When you release an album and your last name is Allman, people will pay attention. This brings us to Devon Allman and his solo debut album, Turquoise.
Devon is the son of Gregg Allman, a founding member of the Allman Brothers. His parents divorced while he was an infant and thus he had little contact with his famous father until he was a teenager. Allman was originally influenced by hard rock bands such as Kiss, but he has since then settled into a rock/blues fusion sound that is associated with his father/The Allman Brothers.
He formed the band Honeytribe in 1999 that is now on hiatus, as most of his attention and energy has been directed toward his involvement with his new band/supergroup, Royal Southern Brotherhood and a solo project (the main subject of this review). Other members of his Royal Southern Brotherhood include vocalist/percussionist Cyril Neville, guitarist Mike Zito, bassist Charlie Wooten, and drummer Yonrico Scott.
Turquoise is Devon’s first solo release. It was recorded as a basic power trio with RSB band mate Scott and bassist Myles Weeks, with a few guests scattered among the 11 tracks.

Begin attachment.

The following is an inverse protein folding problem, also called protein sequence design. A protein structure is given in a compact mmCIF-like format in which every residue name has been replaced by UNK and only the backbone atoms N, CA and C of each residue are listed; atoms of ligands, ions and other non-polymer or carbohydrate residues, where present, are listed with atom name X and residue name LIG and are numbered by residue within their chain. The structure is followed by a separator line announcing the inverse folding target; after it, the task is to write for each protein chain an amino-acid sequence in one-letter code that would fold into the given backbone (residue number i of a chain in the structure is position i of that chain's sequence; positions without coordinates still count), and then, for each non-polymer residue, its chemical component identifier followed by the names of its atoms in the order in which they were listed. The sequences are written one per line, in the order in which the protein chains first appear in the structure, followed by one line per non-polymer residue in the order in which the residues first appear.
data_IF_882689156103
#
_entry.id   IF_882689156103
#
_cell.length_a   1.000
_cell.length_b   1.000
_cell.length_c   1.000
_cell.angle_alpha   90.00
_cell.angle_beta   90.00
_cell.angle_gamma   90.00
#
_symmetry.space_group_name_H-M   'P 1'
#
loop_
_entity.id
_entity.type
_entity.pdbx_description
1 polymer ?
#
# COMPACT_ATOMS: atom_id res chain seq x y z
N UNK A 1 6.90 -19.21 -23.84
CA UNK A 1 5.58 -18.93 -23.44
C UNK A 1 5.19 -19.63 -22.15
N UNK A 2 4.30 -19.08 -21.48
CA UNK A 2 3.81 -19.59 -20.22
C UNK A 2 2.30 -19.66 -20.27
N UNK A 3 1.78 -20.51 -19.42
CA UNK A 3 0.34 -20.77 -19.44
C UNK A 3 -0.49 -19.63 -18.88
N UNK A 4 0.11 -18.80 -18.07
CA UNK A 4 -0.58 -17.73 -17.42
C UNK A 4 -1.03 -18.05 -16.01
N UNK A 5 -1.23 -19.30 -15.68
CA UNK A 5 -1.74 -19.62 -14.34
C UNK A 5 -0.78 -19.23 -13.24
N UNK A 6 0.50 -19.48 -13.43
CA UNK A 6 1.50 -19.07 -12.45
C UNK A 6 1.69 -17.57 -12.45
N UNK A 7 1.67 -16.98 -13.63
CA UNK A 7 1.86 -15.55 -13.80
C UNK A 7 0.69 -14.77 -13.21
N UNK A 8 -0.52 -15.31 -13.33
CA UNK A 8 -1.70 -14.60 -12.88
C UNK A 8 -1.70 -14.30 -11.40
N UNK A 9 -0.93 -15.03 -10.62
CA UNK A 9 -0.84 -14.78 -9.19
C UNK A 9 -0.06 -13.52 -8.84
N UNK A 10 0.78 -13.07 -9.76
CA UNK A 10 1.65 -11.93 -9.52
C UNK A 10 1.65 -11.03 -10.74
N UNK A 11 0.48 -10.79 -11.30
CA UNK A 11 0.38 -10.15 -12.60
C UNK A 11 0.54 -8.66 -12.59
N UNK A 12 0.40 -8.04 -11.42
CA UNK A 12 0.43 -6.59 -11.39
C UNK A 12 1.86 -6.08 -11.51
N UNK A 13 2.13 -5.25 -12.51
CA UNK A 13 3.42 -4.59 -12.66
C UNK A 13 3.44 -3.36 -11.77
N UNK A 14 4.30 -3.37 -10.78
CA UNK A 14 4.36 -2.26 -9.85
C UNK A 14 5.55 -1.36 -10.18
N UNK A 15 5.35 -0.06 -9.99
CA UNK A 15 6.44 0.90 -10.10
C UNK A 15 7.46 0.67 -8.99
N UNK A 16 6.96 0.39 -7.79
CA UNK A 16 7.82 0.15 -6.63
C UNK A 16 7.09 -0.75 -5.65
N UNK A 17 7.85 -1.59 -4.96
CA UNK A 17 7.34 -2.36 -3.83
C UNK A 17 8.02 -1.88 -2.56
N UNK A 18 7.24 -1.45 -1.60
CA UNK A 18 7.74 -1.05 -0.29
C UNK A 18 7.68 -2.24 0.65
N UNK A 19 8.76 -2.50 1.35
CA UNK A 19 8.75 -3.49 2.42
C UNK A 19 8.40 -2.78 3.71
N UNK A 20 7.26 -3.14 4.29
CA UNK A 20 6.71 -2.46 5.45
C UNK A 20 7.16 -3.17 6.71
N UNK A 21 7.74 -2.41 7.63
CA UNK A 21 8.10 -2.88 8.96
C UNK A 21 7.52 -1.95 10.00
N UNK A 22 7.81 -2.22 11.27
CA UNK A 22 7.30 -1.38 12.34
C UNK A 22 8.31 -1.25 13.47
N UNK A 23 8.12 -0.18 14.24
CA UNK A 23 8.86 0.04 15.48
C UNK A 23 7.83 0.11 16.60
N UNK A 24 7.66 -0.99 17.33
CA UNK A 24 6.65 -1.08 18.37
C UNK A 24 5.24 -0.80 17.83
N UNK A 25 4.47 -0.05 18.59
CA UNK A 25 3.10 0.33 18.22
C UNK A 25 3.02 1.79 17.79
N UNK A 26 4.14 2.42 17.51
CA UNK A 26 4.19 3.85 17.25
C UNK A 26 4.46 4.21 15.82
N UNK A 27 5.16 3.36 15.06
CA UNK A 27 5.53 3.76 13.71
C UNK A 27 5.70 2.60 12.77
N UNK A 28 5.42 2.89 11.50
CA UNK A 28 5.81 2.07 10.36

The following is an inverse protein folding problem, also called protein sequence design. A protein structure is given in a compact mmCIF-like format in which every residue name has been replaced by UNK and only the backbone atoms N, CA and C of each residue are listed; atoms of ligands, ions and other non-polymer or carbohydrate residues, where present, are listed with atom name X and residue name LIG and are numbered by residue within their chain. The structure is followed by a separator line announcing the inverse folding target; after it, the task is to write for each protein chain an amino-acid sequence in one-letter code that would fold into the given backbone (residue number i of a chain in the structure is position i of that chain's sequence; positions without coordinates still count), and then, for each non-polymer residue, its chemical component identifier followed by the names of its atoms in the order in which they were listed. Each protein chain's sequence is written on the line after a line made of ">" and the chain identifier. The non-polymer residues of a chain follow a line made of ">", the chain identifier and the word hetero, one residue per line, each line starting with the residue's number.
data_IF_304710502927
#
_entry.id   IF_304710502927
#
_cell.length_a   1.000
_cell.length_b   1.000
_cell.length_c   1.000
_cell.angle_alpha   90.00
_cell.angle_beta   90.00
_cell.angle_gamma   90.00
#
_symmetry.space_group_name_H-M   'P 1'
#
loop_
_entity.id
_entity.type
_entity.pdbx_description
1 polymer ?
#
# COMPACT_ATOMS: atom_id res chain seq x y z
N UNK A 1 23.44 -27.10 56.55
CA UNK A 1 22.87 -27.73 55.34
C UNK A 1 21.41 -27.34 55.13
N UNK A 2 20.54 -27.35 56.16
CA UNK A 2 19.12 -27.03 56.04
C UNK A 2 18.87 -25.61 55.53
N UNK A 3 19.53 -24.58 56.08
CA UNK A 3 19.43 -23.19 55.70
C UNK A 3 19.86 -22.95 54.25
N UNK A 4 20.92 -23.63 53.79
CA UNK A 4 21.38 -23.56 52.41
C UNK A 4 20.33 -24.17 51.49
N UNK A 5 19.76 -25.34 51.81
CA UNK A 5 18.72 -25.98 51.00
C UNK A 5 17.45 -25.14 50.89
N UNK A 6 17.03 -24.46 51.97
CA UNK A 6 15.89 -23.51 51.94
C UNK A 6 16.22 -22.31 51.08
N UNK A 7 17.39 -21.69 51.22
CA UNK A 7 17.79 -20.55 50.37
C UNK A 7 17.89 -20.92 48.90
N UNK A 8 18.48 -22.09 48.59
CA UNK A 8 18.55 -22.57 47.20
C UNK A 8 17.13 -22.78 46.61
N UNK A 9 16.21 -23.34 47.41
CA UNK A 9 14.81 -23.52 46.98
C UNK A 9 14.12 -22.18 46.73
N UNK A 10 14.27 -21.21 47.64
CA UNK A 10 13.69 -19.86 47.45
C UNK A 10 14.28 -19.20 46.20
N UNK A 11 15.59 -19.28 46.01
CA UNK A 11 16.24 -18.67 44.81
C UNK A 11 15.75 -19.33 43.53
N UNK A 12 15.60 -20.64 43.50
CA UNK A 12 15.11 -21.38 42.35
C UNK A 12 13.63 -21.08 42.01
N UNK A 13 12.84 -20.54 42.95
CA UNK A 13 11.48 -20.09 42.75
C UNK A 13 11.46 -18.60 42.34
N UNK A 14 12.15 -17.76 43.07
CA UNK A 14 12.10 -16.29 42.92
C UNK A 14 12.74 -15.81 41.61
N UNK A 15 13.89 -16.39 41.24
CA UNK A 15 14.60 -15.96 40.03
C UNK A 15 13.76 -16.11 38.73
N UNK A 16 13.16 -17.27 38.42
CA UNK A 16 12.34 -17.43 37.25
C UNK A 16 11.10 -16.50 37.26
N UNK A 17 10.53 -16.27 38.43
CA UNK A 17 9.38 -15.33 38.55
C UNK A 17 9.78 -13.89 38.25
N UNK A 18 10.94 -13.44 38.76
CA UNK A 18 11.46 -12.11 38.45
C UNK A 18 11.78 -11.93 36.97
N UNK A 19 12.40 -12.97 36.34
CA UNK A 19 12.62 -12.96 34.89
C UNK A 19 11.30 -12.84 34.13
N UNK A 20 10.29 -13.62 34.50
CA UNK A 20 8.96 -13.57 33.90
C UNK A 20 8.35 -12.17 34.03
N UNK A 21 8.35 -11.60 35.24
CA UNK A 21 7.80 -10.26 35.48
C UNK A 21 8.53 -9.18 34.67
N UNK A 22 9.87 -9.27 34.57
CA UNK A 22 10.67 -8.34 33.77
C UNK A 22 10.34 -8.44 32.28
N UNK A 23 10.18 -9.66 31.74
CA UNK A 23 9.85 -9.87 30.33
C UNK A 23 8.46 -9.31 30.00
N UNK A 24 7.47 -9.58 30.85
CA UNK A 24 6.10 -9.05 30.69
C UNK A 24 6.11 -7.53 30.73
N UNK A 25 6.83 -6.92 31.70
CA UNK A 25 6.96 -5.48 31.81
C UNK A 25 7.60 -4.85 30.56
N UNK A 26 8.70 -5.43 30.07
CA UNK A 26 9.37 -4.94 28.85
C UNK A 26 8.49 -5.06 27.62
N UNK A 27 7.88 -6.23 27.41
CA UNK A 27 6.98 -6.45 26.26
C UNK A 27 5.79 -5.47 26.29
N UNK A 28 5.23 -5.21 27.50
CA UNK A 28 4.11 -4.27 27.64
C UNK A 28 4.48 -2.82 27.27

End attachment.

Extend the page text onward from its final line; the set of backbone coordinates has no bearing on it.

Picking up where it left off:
Most of this Allman’s solo music falls into a southern rock and electric blues groove. He is an impeccable guitarist who is a credit to his last name. His lyrics may need some honing here and there but the music is catchy and gritty. Devon is fully able to carry the sound with his guitar runs and vocals.
“When I Left Home” is his best lyrical creation, as it contains wonderful imagery. It also contains some slide guitar play by Luther Dickinson, which fills in the sound and is the perfect foil for Devon. This autobiographical song leaves you wanting more of the same. “Yadira’s Lullaby” moves in a different direction and it features some smooth acoustic guitar play.
“Time Machine” moves in a subtle jazz direction. The only non-original song is a cover of the Tom Petty/Stevie Nicks tune, “Stop Draggin’ My Heart Around.” Samantha Fish duets on the vocals in a track that is very different from what surrounds it.
At this point in his career, Devon Allman is still a work in progress. Turquoise is a good beginning for this second generation Allman musician
Article first published as Music Review: Devon Allman – Turquoise on Blogcritics.